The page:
The signs and my attempts at a self-sustaining agricultural environment felt absurd, since the climate (air conditioning and heat) was not conducive to growing crops. However there was an unexpected bounty of fungus. My aim was to raise the viewer's awareness of the qualities inherent in the existing space by creating a piece that provided an alternative environment to the corporate reality.
RH:The demand that an artists be able to define what they are hoping to activate on the broadest cultural levels is a pedagogical concern. Insisting that“relevant”work wedge itself into dialectical statements, denies the right for an artist to explore possibilities that visual experience (in addition to conceptual thinking) may turn on. The demand for socially located work to call attention to its transgressions, rather than embody them, comes from a limited conception of the political as just plain old politics. It's not surprising that many artists today find aesthetic radicalism and formal play productive fields to explore. It is surprising, however, that critics often dismiss work, which on first glance may appear unselfconscious, as nostalgic or unworthy of contemporary readings, rather than discussing the work in relationship to relevant theoretical modes and nascent desires of evolving problematics.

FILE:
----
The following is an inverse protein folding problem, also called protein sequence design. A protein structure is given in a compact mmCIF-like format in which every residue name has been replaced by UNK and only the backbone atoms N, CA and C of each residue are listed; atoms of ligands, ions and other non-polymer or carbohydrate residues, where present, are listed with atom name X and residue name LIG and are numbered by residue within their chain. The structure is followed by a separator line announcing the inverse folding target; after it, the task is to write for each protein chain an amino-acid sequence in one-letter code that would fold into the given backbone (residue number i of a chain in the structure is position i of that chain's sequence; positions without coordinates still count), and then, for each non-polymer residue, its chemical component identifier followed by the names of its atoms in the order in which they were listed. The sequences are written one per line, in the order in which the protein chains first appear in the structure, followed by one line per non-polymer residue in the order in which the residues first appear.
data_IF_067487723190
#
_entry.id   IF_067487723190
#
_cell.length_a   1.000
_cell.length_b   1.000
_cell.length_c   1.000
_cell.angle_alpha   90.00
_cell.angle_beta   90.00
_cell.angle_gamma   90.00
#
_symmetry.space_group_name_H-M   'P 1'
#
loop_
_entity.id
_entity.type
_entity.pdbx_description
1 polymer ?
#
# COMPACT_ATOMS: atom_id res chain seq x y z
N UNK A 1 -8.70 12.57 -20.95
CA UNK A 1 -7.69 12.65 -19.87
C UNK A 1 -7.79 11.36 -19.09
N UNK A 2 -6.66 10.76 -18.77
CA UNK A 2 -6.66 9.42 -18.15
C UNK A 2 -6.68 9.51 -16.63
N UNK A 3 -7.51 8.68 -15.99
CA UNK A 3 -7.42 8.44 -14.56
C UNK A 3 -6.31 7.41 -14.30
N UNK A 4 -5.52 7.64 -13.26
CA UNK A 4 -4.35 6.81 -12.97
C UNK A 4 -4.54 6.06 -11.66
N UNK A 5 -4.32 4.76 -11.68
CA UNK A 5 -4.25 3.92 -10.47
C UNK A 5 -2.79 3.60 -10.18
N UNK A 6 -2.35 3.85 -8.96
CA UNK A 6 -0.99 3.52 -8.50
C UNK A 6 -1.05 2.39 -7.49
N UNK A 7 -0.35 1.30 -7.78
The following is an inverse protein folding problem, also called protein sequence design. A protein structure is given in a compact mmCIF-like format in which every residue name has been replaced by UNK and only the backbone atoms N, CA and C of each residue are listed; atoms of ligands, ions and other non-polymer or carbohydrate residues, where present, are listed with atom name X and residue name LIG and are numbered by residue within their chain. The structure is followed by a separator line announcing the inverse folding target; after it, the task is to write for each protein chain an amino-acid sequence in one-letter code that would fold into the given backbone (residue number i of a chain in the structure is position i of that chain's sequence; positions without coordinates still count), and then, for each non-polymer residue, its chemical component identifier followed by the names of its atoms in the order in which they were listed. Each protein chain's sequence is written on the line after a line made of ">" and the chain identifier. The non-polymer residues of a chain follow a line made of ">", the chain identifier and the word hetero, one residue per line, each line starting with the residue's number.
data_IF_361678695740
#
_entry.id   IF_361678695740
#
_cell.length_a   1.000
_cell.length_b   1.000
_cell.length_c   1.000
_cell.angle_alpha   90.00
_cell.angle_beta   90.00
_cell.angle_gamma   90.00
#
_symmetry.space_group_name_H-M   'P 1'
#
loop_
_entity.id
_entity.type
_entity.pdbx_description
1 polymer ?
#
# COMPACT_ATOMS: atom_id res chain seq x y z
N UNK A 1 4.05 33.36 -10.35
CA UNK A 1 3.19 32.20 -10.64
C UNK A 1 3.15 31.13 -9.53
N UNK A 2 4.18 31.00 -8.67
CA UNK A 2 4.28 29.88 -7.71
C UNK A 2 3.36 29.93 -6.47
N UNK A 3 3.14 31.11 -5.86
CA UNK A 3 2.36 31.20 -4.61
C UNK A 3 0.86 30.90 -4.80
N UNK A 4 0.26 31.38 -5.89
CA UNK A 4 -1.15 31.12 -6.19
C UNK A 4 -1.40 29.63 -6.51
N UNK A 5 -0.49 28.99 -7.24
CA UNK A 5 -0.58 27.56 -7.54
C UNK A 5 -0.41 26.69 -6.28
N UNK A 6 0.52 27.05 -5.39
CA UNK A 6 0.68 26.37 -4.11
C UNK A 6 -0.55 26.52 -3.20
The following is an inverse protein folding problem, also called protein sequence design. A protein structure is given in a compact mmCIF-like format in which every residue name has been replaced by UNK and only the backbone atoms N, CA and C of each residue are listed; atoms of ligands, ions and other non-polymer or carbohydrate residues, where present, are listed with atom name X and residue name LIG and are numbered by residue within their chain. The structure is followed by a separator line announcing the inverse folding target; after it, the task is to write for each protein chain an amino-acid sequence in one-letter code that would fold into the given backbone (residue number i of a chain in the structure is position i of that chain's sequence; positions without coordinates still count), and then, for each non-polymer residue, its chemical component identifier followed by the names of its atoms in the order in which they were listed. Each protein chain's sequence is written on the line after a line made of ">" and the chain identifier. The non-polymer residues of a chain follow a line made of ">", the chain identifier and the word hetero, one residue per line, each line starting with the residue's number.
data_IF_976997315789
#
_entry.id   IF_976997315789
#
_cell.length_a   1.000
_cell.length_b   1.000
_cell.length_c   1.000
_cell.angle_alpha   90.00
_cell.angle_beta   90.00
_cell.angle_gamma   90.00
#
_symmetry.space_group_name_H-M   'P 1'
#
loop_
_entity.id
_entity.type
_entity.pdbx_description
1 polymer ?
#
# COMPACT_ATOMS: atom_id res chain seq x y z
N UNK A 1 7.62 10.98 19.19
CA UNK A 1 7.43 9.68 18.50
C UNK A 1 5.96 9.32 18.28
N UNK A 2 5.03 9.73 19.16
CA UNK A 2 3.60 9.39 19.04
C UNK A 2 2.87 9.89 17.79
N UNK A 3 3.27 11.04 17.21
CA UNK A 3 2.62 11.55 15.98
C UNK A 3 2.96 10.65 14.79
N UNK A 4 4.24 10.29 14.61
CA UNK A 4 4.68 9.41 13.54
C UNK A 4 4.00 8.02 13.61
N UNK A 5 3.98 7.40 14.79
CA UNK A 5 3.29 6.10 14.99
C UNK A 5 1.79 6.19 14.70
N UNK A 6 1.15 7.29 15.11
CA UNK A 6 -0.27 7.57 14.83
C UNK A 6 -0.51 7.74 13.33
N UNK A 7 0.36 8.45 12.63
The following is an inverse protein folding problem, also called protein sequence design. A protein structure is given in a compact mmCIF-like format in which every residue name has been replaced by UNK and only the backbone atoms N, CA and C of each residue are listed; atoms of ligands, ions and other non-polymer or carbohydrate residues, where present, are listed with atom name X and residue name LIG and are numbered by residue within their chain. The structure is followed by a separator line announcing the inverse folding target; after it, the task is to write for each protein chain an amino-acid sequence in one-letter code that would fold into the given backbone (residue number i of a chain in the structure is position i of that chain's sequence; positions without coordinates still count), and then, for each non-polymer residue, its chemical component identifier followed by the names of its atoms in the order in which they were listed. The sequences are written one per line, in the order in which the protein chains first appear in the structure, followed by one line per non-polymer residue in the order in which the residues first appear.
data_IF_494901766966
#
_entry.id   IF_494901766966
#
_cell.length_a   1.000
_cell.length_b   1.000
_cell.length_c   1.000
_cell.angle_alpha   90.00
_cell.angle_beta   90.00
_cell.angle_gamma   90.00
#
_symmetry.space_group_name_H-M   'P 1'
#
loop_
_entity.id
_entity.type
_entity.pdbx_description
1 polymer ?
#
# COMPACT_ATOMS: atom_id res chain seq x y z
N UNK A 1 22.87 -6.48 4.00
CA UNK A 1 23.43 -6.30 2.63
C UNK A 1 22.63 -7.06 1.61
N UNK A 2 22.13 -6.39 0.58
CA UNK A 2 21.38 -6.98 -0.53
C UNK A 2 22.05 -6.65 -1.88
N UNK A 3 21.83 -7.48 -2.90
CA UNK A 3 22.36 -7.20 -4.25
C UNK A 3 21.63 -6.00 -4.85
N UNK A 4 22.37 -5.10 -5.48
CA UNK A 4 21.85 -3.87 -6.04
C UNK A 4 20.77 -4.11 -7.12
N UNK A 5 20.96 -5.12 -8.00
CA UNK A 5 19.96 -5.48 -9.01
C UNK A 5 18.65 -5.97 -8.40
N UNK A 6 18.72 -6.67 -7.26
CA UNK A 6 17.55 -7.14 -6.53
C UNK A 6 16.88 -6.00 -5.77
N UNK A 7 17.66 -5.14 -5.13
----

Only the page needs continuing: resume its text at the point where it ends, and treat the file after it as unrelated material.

KG:In the piece called Window, which was probably the most direct piece in the show, a photograph that pictures the elevator to Altria is attached to the actual window. From inside the window-piece people could see the most fractured piece in the show, Magic Carpet. This piece was sort of an upside down tree that mirrored the existing fake trees in the lobby space. The piece was generated from photographs of the seating area in the lobby space and photos of the crops in the Salad piece. The photos became so manipulated that the original images almost disappeared into a psychedelic pattern. The tree lost its logic system and gained another. The whole show was composed of different stages of space growing and deteriorating trying to provide the present reality with one that was usually absent.